Digitalis vs. Penstemon


By Cassy Aoyagi:  Looking for something that will catch every eye? The spectacular variety of tubular, bell-shaped flowers make Foxgloves a focal point in many gardens.  As usual, however, there is an equally charming, bright and beautiful water-wise alternative.


Digitalis (Foxglove)

Foxglove, AKA Digitalis, is native to parts of Europe, Africa and Asia. While Foxgloves carry all the gaity and romance of a favorite childhood fairytale, they have a dark side.  Foxglove:

  • Leaves focal point space barren when it’s done blooming.  When Digitalis
  • stops blooming, it gives out completely. Its stalks must be cut to the ground.  The foliage often withers into our desert soils. At best, the flowers leave behind desiccated clumps of foliage that rarely bloom again.
  • Places poison close to home.  While compounds in Digitalis can be therapeutic – it is included in medicines that support a failing heart – it is a beautiful, appetizing toxin for those in good health.
  • Becomes invasive.  Digitalis pushes its seeds into wild lands and out-competing native species that support native wildlife and natural beneficial insects that keep those we consider pests at bay.

American Penstemon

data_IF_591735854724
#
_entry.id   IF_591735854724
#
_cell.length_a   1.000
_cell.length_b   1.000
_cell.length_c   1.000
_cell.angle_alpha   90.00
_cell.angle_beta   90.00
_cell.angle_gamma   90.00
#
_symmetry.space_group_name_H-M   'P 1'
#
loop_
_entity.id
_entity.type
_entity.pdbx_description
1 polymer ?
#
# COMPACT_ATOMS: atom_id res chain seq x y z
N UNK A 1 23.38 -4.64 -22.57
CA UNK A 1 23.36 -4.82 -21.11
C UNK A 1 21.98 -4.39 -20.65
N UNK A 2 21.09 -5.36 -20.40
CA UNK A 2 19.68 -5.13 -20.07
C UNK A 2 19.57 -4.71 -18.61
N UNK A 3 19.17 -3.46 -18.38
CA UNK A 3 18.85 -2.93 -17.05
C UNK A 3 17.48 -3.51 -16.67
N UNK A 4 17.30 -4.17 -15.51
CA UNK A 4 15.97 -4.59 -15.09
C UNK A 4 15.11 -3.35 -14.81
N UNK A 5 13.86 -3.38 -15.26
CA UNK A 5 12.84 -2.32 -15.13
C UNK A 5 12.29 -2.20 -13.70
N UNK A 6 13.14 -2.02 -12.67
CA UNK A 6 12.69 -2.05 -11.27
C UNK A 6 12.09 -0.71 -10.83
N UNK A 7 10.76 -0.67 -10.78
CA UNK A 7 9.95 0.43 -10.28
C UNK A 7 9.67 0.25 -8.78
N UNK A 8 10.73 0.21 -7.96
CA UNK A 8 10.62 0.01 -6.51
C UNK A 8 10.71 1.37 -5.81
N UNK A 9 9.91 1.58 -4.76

formla_032The “dry” alternative to Digitalis is incredibly charming.  In fact, its fans have formed the American Penstemon Society to promote the incredibly large North American genus!  Its many handsome attributes include:

  • Having strength in numbers.  More than 50 species are native to California alone.  They range from coastal to desert to lower alpine plant communities. Because their habitat range is so broad, it is possible to find a Penstemon for almost any kind of soil, from rock to meadow-like gardens.
  • Providing unmatched color, variety, foliage.  A Penstemon garden would provide enough color, height variety and texture changes to stand alone with out any other plants! Many varieties that thrive in Southern California range from 12″ to 4′ tall, and effervesce florescent blue, lilac, red, pink, white and purple flowers.
  • Maintaining its form and foliage past its bloom.  While Penstemon is not blooming, most varieties maintain clean, green foliage year round. (Some placed in more extreme climates will enter into a mild dormancy period.)
  • Requiring little work.  To promote new flowers and extend bloom periods, a little dead heading is recommended.  Penstemmon is realatively pest-free.
  • If you are planning to plant a big dry one somewhere – consider giving it some friends.  Penstemon thrives in amongst other natives and low water plants.  Some of the best companion plants are Blue-eyed Grasses, Yarrows, Deer Grass and Artemisias, all of which love sun like Penstemon and provide magnificent background for Penstemon’s pops of color.

For more guidance on where to plant big dry ones, see our past Wet-to-Dry Exchange articles.